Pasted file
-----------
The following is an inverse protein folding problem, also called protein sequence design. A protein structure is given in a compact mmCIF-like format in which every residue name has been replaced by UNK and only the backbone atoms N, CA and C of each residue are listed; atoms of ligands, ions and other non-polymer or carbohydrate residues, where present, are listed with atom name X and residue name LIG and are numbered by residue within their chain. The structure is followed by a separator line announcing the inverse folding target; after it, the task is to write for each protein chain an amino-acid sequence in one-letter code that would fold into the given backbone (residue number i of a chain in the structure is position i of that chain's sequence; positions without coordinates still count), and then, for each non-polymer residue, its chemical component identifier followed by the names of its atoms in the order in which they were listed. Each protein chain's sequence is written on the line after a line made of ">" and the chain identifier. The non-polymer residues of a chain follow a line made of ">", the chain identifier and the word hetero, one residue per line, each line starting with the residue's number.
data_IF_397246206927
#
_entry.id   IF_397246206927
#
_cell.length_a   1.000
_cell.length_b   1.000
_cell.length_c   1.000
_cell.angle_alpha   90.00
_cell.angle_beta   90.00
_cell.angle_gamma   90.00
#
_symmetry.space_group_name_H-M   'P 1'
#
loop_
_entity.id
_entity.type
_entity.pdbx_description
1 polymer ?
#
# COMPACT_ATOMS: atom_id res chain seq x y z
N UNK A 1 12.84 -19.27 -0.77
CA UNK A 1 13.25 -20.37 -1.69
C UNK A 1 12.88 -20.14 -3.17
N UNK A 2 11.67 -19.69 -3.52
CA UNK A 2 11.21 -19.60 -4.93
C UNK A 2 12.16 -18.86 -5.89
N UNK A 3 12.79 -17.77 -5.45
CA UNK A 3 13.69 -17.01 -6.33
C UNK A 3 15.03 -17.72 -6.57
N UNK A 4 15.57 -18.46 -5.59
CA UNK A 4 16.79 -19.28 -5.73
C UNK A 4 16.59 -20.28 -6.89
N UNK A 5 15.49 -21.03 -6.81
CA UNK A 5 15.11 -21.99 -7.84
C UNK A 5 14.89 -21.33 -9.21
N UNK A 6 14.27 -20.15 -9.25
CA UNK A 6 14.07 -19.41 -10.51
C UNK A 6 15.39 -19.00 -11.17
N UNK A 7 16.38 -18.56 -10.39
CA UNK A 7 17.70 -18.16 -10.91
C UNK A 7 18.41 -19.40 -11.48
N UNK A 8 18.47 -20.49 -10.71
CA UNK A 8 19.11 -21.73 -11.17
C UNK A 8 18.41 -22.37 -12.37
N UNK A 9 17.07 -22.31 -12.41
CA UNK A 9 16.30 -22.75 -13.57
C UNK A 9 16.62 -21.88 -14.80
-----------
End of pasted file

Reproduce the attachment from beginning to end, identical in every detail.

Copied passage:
The following is an inverse protein folding problem, also called protein sequence design. A protein structure is given in a compact mmCIF-like format in which every residue name has been replaced by UNK and only the backbone atoms N, CA and C of each residue are listed; atoms of ligands, ions and other non-polymer or carbohydrate residues, where present, are listed with atom name X and residue name LIG and are numbered by residue within their chain. The structure is followed by a separator line announcing the inverse folding target; after it, the task is to write for each protein chain an amino-acid sequence in one-letter code that would fold into the given backbone (residue number i of a chain in the structure is position i of that chain's sequence; positions without coordinates still count), and then, for each non-polymer residue, its chemical component identifier followed by the names of its atoms in the order in which they were listed. Each protein chain's sequence is written on the line after a line made of ">" and the chain identifier. The non-polymer residues of a chain follow a line made of ">", the chain identifier and the word hetero, one residue per line, each line starting with the residue's number.
data_IF_397246206927
#
_entry.id   IF_397246206927
#
_cell.length_a   1.000
_cell.length_b   1.000
_cell.length_c   1.000
_cell.angle_alpha   90.00
_cell.angle_beta   90.00
_cell.angle_gamma   90.00
#
_symmetry.space_group_name_H-M   'P 1'
#
loop_
_entity.id
_entity.type
_entity.pdbx_description
1 polymer ?
#
# COMPACT_ATOMS: atom_id res chain seq x y z
N UNK A 1 12.84 -19.27 -0.77
CA UNK A 1 13.25 -20.37 -1.69
C UNK A 1 12.88 -20.14 -3.17
N UNK A 2 11.67 -19.69 -3.52
CA UNK A 2 11.21 -19.60 -4.93
C UNK A 2 12.16 -18.86 -5.89
N UNK A 3 12.79 -17.77 -5.45
CA UNK A 3 13.69 -17.01 -6.33
C UNK A 3 15.03 -17.72 -6.57
N UNK A 4 15.57 -18.46 -5.59
CA UNK A 4 16.79 -19.28 -5.73
C UNK A 4 16.59 -20.28 -6.89
N UNK A 5 15.49 -21.03 -6.81
CA UNK A 5 15.11 -21.99 -7.84
C UNK A 5 14.89 -21.33 -9.21
N UNK A 6 14.27 -20.15 -9.25
CA UNK A 6 14.07 -19.41 -10.51
C UNK A 6 15.39 -19.00 -11.17
N UNK A 7 16.38 -18.56 -10.39
CA UNK A 7 17.70 -18.16 -10.91
C UNK A 7 18.41 -19.40 -11.48
N UNK A 8 18.47 -20.49 -10.71
CA UNK A 8 19.11 -21.73 -11.17
C UNK A 8 18.41 -22.37 -12.37
N UNK A 9 17.07 -22.31 -12.41
CA UNK A 9 16.30 -22.75 -13.57
C UNK A 9 16.62 -21.88 -14.80